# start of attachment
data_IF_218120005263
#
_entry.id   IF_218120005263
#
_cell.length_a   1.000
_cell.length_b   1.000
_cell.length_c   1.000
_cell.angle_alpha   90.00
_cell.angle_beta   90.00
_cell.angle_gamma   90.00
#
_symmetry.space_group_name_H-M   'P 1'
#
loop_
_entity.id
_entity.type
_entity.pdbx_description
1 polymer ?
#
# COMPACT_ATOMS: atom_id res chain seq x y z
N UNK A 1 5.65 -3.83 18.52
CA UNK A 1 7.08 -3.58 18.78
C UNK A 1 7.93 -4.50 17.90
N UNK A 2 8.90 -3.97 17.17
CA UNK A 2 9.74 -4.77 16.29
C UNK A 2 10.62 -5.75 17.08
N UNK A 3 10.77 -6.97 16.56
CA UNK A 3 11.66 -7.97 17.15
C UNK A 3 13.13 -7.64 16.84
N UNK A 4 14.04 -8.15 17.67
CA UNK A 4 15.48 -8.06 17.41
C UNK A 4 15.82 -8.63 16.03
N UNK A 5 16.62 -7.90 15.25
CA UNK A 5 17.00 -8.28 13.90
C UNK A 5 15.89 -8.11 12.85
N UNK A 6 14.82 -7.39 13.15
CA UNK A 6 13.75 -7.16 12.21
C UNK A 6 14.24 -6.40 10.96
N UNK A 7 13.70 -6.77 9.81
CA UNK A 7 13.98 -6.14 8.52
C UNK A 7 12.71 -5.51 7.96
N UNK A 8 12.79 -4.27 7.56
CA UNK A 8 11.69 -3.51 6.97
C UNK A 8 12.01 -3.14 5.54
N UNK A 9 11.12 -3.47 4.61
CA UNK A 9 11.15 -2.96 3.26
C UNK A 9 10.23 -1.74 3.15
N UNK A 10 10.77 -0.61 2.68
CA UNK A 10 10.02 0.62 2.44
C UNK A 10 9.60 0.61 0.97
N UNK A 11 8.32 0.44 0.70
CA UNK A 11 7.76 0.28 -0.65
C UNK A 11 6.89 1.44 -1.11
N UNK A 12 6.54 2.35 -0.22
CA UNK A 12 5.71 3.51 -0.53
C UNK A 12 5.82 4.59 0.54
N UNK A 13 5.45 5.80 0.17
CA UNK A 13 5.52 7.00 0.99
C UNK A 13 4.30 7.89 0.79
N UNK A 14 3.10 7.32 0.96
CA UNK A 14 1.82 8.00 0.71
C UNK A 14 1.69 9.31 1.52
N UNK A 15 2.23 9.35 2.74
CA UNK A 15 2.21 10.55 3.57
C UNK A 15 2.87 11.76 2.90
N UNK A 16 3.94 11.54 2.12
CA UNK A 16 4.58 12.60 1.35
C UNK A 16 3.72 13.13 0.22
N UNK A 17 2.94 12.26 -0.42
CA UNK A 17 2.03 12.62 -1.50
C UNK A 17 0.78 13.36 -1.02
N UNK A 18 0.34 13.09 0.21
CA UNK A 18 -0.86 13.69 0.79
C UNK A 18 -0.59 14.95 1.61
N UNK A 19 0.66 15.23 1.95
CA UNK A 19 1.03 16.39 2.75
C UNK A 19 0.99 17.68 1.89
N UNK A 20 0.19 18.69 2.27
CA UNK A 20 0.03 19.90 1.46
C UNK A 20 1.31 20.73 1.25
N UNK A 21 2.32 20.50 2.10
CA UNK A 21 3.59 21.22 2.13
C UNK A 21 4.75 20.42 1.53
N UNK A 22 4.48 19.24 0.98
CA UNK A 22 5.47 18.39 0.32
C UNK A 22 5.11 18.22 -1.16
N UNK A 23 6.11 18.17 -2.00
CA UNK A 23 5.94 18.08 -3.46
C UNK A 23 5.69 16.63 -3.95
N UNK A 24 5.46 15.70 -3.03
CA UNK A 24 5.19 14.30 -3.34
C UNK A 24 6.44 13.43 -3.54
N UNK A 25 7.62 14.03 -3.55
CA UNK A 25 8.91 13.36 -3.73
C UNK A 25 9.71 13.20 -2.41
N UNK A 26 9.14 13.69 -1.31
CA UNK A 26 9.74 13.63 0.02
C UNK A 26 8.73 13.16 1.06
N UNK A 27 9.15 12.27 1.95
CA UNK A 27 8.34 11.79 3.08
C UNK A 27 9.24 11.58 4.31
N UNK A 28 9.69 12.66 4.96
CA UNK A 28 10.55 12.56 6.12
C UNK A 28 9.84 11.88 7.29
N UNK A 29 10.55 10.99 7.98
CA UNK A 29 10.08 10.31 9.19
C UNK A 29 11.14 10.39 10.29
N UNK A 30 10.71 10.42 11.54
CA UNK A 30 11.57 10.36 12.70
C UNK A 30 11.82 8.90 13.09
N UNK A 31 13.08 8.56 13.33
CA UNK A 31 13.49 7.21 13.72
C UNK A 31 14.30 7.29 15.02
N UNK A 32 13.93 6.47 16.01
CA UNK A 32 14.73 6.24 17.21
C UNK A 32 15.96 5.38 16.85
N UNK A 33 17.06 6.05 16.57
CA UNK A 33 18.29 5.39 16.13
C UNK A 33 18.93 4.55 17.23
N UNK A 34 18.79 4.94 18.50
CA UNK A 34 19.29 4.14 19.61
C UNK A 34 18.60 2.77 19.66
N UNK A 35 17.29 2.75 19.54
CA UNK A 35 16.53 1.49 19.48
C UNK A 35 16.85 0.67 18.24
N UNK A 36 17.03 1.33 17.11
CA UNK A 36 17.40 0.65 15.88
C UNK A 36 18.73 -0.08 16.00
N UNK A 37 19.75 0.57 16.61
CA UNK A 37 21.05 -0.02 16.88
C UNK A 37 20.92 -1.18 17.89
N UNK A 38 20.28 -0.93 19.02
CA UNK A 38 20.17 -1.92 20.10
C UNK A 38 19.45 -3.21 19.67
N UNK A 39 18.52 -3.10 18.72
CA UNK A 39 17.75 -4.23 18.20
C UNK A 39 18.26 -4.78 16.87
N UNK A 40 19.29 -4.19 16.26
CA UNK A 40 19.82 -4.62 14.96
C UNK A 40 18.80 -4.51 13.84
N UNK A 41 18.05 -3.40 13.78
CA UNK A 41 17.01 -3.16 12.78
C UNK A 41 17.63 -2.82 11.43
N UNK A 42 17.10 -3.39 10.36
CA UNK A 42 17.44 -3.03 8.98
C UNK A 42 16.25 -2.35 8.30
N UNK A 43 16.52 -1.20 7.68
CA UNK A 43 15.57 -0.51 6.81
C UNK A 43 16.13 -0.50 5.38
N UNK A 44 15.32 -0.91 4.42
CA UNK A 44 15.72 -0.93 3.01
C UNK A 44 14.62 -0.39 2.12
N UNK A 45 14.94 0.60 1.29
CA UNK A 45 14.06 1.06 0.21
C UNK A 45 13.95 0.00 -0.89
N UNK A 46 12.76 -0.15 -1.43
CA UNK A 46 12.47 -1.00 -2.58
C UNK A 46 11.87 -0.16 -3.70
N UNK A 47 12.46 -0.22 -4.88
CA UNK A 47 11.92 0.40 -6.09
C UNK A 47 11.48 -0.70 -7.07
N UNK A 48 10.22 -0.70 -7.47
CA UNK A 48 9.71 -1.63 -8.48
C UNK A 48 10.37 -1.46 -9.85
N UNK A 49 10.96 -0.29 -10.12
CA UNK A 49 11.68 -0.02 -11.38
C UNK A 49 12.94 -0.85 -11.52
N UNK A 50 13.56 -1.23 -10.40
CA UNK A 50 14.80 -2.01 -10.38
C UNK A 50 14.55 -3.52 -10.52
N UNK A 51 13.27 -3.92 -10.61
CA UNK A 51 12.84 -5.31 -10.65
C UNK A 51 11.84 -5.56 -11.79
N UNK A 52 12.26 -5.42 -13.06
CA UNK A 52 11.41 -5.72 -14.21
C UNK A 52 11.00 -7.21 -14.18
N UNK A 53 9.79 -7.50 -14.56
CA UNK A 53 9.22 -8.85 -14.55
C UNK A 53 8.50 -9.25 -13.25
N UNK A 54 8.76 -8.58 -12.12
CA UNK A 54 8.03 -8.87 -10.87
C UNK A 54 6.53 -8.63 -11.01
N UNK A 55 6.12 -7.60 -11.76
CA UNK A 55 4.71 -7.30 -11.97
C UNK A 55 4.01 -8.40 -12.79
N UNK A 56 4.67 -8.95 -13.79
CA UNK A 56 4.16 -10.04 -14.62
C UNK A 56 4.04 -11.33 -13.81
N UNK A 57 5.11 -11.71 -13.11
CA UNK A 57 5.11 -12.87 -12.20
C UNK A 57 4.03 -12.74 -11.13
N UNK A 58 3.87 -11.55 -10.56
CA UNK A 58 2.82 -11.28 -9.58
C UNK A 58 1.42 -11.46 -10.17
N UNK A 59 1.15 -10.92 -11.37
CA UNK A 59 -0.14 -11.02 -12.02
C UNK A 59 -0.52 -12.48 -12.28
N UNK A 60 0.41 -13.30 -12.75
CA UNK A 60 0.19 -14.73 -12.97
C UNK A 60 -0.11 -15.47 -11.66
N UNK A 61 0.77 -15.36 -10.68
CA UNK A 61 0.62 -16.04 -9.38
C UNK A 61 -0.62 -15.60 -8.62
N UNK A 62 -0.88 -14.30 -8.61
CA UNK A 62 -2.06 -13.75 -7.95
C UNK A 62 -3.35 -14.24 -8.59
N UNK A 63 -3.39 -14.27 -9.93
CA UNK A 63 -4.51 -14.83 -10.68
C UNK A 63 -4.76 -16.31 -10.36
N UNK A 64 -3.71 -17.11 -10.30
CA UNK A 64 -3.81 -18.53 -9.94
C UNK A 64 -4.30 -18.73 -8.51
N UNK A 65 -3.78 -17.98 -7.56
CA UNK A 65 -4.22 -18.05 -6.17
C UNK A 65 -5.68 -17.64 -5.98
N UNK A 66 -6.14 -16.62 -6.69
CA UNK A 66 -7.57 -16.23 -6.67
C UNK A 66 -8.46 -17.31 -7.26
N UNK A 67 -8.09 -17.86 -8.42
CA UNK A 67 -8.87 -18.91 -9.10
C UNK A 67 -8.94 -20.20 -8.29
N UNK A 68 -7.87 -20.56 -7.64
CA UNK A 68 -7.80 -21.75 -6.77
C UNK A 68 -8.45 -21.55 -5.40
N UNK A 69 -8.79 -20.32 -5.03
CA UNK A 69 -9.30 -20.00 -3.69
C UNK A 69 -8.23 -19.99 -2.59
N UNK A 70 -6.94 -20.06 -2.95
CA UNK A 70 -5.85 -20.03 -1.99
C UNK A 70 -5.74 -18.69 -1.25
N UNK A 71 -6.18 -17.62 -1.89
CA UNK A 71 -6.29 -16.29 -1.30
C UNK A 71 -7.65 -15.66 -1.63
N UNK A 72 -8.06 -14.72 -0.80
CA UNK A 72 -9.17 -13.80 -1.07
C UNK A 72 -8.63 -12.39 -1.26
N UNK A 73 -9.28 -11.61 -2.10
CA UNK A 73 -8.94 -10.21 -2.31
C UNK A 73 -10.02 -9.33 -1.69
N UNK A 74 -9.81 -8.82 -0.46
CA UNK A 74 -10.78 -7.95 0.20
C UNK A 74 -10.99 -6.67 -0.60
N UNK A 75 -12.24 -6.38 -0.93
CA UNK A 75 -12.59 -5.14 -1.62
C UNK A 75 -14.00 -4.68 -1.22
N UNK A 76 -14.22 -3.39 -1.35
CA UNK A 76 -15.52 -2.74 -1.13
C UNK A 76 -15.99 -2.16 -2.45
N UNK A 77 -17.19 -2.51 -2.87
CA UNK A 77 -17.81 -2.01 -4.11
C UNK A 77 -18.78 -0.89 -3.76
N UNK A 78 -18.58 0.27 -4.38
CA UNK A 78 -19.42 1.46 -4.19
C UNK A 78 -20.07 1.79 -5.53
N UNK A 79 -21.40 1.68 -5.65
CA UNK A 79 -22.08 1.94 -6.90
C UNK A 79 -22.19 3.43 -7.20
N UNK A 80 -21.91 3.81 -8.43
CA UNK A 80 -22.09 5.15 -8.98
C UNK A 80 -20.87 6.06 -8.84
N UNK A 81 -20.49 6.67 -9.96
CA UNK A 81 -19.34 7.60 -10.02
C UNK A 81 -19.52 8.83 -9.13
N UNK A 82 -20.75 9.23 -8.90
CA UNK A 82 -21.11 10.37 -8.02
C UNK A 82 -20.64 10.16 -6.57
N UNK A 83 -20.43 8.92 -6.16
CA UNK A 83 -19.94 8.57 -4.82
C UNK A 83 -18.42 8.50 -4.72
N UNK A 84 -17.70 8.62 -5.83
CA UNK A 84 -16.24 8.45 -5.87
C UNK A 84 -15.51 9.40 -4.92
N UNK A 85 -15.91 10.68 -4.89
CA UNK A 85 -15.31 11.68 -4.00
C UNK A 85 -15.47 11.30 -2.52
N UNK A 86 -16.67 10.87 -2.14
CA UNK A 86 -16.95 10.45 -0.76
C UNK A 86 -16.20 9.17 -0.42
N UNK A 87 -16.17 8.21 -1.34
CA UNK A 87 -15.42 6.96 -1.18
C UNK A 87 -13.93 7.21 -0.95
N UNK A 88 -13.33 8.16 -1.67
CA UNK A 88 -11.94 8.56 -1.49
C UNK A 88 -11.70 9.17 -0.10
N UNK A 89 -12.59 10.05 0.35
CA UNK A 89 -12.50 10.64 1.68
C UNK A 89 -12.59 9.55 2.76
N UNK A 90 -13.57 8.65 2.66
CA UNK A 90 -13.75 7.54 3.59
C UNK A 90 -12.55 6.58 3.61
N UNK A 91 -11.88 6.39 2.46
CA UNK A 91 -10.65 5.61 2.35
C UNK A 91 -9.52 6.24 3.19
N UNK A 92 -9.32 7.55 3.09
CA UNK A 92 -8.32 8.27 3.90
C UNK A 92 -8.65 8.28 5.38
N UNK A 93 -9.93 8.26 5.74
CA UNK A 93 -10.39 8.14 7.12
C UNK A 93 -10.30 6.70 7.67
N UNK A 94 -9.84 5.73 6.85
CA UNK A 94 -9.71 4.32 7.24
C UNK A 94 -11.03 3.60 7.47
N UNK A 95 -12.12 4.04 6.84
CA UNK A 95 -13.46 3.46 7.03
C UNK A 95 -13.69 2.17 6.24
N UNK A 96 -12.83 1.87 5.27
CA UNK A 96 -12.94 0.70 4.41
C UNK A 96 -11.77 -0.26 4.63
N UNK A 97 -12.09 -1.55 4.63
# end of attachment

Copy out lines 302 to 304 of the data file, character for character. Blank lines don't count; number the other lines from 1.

C UNK A 94 -11.03 3.60 7.47
N UNK A 95 -12.12 4.04 6.84
CA UNK A 95 -13.46 3.46 7.03